A look at divine appointments as written about by Todd Parish of Redemption Church in Houston, Texas. Todd’s post compliments another post that I read on the Eastern District blog earlier this year by Peter Johnson. My post, which I hope the EFCA will find both encouraging and challenging, is this aspect. Does the EFCA realize the divine appointments that are around them? In this unpredictable and uncertain era, does the EFCA realize the opportunities that are around them? Its an exciting time to be a pastor, do many in the EFCA fully comprehend this?
“Change is terrifying for people who feel immune to it by virtue of status, divine appointment, or imagined irreplaceability.”
Yet to all who did receive him, to those who believed in his name, he gave the right to become children of God— 13 children born not of natural descent, nor of human decision or a husband’s will, but born of God.
John 1:12-13 NIV
A while back on the blog for the Eastern District of the EFCA Peter Johnson wrote about relational evangelism, and when its difficult. I enjoyed reading his post and believe its tied into what I am going to write about today. You can read Peter’s post called “Relational Evangelism Even When It’s Tough.” For those of you who do not know Peter Johnson is the Associate Superintendent who serves under Eddie Cole in the EFCA’s Eastern District. Peter comes from Montvale Evangelical Free in Montvale, Mew Jersey. Then for ten years he served as the Senior Pastor of Northern Valley Evangelical Free in Cresskill, New Jersey. He then joined the Eastern District staff in 2007.
I personally wonder if the EFCA realizes the opportunities that exist around them. I wonder if the EFCA is aware of the divine appointments around them as they go about their life. That’s from the District staff, to the HQ in Minneapolis to the individual EFCA pastors around the United States. In order to maximize on those opportunities I hope the EFCA realizes that the Gospel should not be mixed with politics. But we are living in a fast changing world that is getting faster and always on the edge due to changes in communications, the internet and technology. The world today is very complicated. I personally view the internet as the modern equivalent of the printing press, and that it has ushered in a new way of thinking and made access to information, and disinformation easily accessible. As I have written this blog I can see how disinformation causes harm. As a result it leaves me wanting to re-dedicate my efforts to be personally committed to always telling the truth. Its always important to be accurate for writing purposes.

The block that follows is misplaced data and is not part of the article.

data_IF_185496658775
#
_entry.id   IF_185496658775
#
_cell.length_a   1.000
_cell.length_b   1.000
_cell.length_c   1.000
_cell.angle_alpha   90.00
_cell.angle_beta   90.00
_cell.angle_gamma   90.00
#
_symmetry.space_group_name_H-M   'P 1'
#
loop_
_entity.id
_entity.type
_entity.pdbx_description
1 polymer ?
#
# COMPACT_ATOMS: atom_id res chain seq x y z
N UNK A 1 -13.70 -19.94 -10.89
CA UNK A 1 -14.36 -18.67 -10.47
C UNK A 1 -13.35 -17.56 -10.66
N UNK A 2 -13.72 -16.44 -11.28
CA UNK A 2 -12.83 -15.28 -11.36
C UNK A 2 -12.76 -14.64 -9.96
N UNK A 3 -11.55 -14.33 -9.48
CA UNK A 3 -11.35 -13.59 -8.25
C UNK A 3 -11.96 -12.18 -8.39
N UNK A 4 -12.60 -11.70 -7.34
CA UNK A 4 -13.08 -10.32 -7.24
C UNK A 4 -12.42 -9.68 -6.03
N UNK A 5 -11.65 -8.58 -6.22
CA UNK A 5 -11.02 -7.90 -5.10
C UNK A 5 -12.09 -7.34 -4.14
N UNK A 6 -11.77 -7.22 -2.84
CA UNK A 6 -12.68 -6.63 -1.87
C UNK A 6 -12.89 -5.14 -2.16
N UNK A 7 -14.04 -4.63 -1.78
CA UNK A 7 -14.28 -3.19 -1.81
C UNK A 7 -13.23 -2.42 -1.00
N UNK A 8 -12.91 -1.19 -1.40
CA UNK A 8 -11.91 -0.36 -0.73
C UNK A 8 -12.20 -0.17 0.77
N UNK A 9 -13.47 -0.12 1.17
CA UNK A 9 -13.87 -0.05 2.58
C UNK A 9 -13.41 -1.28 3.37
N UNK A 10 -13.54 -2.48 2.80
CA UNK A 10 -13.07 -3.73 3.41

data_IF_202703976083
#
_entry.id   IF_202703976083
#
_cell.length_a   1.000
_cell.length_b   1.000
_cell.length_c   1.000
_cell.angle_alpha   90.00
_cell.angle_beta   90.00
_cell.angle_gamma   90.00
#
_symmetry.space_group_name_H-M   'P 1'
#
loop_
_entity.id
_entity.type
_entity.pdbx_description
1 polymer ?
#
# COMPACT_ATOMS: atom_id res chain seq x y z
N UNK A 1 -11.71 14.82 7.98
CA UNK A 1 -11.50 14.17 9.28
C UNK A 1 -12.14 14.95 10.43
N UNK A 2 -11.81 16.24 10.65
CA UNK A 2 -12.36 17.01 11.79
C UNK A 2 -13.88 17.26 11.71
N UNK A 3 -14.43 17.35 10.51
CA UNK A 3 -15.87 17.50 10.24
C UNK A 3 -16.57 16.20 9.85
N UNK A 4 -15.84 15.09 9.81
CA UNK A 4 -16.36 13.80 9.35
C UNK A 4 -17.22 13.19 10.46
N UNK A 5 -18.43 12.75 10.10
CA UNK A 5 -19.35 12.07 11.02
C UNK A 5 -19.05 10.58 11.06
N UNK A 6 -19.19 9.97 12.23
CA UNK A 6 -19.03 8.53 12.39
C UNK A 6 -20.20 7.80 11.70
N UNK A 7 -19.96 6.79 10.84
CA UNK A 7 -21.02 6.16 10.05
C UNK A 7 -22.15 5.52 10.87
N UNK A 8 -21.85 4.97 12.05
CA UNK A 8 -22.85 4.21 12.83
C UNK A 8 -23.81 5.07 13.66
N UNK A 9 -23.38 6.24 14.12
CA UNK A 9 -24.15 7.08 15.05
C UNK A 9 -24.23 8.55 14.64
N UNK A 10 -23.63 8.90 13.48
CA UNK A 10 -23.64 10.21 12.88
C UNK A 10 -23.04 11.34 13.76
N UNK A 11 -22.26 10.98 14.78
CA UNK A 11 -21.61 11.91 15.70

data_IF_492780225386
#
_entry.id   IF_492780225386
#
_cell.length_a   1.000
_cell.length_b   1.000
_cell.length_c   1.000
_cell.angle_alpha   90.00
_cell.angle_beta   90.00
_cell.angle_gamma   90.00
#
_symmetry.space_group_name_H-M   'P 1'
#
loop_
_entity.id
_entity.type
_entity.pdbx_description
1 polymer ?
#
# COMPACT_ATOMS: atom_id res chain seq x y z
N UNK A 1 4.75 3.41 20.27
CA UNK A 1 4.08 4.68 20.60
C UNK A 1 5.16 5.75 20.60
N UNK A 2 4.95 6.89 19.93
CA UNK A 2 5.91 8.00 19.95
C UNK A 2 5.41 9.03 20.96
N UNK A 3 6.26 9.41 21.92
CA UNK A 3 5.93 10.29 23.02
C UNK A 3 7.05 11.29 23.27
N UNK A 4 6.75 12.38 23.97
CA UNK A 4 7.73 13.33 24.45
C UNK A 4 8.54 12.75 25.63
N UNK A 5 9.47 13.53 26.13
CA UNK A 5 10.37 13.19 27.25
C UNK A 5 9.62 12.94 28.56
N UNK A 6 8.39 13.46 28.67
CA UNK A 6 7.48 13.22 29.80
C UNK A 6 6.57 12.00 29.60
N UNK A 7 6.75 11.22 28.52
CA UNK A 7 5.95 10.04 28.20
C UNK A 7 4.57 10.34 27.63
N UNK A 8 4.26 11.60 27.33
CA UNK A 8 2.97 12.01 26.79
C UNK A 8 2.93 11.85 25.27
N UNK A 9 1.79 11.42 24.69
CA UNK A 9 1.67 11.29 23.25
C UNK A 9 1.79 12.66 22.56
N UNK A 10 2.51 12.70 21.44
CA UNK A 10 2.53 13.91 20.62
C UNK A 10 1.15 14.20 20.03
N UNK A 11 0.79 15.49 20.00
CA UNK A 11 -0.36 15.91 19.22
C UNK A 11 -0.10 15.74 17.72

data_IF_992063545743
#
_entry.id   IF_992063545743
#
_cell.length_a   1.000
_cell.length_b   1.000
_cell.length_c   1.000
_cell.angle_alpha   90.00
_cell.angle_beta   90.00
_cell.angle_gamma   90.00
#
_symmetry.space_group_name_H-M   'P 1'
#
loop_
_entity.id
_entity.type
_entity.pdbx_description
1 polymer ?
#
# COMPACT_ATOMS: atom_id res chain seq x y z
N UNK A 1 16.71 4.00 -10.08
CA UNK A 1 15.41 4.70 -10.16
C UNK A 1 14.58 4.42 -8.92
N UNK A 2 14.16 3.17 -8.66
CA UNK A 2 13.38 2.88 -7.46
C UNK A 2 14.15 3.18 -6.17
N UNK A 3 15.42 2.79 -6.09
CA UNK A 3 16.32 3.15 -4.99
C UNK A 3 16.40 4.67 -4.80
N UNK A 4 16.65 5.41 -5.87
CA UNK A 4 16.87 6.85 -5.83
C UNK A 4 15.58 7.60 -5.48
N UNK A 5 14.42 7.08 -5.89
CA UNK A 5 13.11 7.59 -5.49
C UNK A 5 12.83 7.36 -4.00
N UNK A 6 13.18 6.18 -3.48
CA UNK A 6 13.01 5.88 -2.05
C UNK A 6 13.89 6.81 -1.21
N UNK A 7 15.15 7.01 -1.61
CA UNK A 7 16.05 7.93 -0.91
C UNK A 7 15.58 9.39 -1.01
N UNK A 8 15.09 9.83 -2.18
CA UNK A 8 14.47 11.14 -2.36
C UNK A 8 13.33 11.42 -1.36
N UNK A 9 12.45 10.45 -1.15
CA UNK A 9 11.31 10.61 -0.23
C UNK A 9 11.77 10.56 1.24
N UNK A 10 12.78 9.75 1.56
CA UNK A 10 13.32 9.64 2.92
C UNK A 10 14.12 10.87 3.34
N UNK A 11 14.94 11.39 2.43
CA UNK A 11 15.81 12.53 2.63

I wonder if the EFCA realizes what a joy it can be to be a pastor and all that is around them in life. I wonder if many of the EFCA’s pastors are deeply aware of the changing world and how they are needed now more then ever. If many pastors become consumed by the culture wars then they are going to miss opportunities around them to show love and grace and become involved in people’s lives. What can some of those opportunities be? Here are some examples rolling around in my mind.
- The opportunity to come alongside a single mother who is struggling with a child or two who works and is trying to make ends meet but is personally wrestling with life.
- The ability to befriend an atheist and listen to them as they reject Christianity because of the problem of evil, or believes that to be a Christian means you have to give up your belief in evolution and categorically reject science.
- Show compassion for the bi-sexual man who found out that he was infected with HIV and is trying to come to terms with what that means.
- Lovingly support the battered female who filed for divorce from her husband who has domestically abused and afraid that it will trigger more violence.
- Be intrigued by the high school student whose world is sports and video games. By all accounts a normal, ordinary life.
- Express sympathies for the senior citizen who is dealing with a partner who is in early stages of dementia.
- Understand and support the U.S. Army (USA) Captain who has done four tours to Iraq or Afghanistan who struggles because of what he has seen or dealt with. Perhaps he was forward deployed or shelled at the base he worked on. Or understand the complexities of the tolls that deployments have taken on his marriage.
- Love the young child who is in a hospital room dealing with leukemia and the parents who are concerned about it.
- Celebrate and be excited for the young family welcoming in their first child after being married for a couple of years. Its an exciting time as the husband’s career is taking off as well.
- Mourn and grieve the family who just planned their Mom’s funeral and is struggling with that void and feels profoundly lost.
- Learn about the young adult dealing with ADHD that struggles to process information at times, has challenges in school, and is often mis-understood.
- Lend a hand to a foreign exchange student from China who is in the nearby university for classes and is overwhelmed.
- Comfort the recent immigrant from El Salvador who is in the United States and trying to adjust and struggles with language skills. Assuage his fears that exist that he will face discrimination as a new arrival.
- Learn and listen to a member of the dones, someone in their 40’s who believes in God but is done with the church. This is a movement of people I would like to see the EFCA target. I very much would like the EFCA to be stretched and challenged in un-conventional ways.
- Love the person in their 50’s who is frustrated that he is still single who doesn’t want to enter old age alone.
- Love and understand the blogger in Washington, D.C. who is psychologically stuck because of an act of spiritual abuse. He still can’t believe that he learned why rape and sexual assault is a problem, and that it was a false accusation that taught him that fact. He still can’t believe that his world is turned upside down.